My friend Sean O'Neill is a fantastically talented, New Yorker-published cartoonist.
I've generously offered him dozens of my ideas over the years, and probably should have taken the hint when he's never been interested in any of them.
But finally, a few weeks ago, I reached out again — and finally had one that he wanted to sketch.
Joke aside — as a professional, I am the guy on the left. A nearly 20-year career entrenched in financial decision-making.
But as an everyday person facing everyday money decisions, I am the guy on the right. Dealing with the same shit everyone else does. What can I spend? How should I spend it? How do I keep buying so much stuff when I keep telling myself to buy less stuff?
And with the privilege of being both of these people, here are seven (strongly held) personal beliefs I have about money.
Find beauty in untouched investments. If you can appreciate the science of compounding, the operating leverage of owning shares in other people's businesses, and the art of portfolio design — you can learn to love the feeling of not disturbing your portfolio.
Enjoying the journey to a larger investment account (in the future) will encourage you to spend less (today).
Learn to have fun without buying things. After I wrote this piece last year that said, "When it comes to financial planning inputs, asking yourself What's a perfect day look like to me? is more important than inflation expectations and stock market returns," a mentor and close friend, Harry Itagaki, emailed me this nugget from his experience decades ago:
One of the best things to have happened to me is that I made do on $3,000/year stipend as a grad student. I found that I could have fun and a rich life on that, much of it based on being with people I like doing interesting things, not spending money. It’s been a great lesson for my later life.
Only enjoying things that cost money is a dark, perpetual abyss. And it's most vicious quality is that it doesn't announce itself: you have to have the humility and wherewithal to discover and acknowledge that you're in it.
You'll never spend enough. So you'll never have enough.
Understand what drives your investment outcomes. Portfolios live at a weird intersection of complexity and necessity: most people don't know what's going on inside them (understandably, most people haven't studied investing), yet it's also the critical determinant of how they're going to live their life. Having the right portfolio is a huge stinking deal.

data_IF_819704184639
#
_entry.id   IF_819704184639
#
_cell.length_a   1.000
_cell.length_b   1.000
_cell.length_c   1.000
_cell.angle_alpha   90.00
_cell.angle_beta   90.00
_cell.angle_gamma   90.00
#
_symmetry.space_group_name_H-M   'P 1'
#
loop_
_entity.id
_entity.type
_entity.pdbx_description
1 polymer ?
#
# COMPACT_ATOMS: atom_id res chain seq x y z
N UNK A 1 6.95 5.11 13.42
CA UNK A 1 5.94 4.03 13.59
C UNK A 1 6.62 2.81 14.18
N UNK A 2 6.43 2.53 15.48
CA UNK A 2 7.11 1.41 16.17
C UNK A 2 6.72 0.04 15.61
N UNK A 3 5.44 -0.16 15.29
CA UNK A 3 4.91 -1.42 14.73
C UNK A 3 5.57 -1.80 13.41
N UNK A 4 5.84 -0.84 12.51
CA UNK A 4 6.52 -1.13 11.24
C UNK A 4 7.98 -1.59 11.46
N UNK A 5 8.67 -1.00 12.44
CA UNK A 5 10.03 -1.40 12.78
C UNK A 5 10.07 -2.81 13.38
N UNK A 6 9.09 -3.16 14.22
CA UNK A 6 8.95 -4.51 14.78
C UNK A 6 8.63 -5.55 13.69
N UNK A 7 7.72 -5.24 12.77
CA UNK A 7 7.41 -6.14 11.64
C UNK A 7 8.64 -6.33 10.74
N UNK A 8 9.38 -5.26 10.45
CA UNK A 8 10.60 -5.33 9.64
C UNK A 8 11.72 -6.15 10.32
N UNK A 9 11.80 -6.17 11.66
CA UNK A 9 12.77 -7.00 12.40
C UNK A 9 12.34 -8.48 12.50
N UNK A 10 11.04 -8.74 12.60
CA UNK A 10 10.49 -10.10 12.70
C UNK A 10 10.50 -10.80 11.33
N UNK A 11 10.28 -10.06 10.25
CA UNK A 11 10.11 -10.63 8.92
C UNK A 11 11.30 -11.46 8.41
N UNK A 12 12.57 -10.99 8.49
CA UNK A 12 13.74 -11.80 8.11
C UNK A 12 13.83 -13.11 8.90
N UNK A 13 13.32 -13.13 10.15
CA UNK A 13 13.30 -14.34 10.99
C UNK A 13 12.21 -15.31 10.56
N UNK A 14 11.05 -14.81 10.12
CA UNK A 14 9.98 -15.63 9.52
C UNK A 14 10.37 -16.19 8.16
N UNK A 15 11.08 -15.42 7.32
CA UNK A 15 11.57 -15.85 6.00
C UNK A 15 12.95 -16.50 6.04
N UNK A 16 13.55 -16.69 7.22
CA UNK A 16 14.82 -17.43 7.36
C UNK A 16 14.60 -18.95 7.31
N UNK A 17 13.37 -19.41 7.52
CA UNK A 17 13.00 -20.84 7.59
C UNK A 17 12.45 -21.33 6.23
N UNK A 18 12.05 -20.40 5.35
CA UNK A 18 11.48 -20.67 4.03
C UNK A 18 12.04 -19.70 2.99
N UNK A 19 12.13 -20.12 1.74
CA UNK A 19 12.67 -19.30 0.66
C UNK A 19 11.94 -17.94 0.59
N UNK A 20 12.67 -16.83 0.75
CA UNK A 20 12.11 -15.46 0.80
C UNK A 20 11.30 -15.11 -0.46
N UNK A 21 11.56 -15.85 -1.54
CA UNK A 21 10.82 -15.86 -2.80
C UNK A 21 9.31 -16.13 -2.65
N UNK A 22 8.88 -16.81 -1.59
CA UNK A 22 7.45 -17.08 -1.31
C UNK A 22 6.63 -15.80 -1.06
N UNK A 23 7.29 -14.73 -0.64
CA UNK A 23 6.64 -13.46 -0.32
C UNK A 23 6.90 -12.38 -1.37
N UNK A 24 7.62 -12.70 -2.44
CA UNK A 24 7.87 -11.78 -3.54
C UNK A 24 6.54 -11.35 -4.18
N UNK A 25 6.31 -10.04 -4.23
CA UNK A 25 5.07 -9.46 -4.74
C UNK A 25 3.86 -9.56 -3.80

You don't need to be an expert, but you should know what drives your outcomes because investment results are noisy. You want to know a realistic range of outcomes that are likely in the future, eventually assess whether results were realized within that range, and then understand why or why not.
It's so important because long-term investors will inevitably experience disappointing periods, and you want the confidence to know that it's exactly that — a disappointing period — rather than you having a designed an inappropriate portfolio, or your advisor being an idiot or crook.
But if you don't know what drives your investment outcomes, you won't know the difference.
Know your ASWI number. Ain't stinking worth it.
Determine an amount for purchases that you don't want to spend time or energy thinking about. Maybe it's $2, maybe it's $20, or maybe it's $2,000. But financial planning can help you identify what should be deemed an unimpactful, de minimis purchase.
Then stick to it. Don't get stressed out over purchases below your ASWI. Don't let them deplete you. Just pay for them or don't pay for them. But do not optimize these decisions. Do not get the spreadsheet out. Do not go home and "think it over" — only to spend precious time and finite energy potentially going back. It ain't stinking worth it.
Give yourself some grace. The most common sentiment I hear in first meetings with prospective clients is shame, embarrassment, and regret about past money decisions. I wish more people knew that everyone has them! I wrote about some of mine. You are not special.
If you are taking actions to improve your situation, celebrate that. Now is always an opportunity to get on track and reduce the likelihood of future errors. Until now is too late.
Financial planning is a wonder drug, but so many people never embrace it for their future because it's emotionally easier to not think about the past. I get immense joy watching people right this ship because I know it's hard to address regret, but I also know their life will be less stressful.
Creep widely and thoughtfully. As someone who works primarily with families still in their working years, I coach a lot about lifestyle creep.
The first thing people get wrong is they want to avoid it. Don't avoid lifestyle creep. You work hard, and should creep a little. But you should also ensure more income means more money automated into savings and investments — those need to creep, too.
And the second thing people get wrong is how they should creep. Be more thoughtful than just purchasing stuff. Which is my final suggestion...
Buy your fucking time back. What do you hate doing that you can pay someone else to do? Time is an ethereal concept, and so thinking this way can feel unnatural. But most of the physical crap we buy doesn't make us happier anyway.
Whereas at least I know exactly how to enjoy myself if I had more time.
As you have more and more money, buying time gets relatively cheaper and cheaper. We're all gonna die. Probably before we want to. And for a lot of us, we will die with plenty of money in the bank.
And our regret will be not enough time. Not enough time with people we love. Not enough time for places to see. Not enough time to do things we wanted to do.
Unfortunately, there are very few ways to get more of it. So go fucking buy it.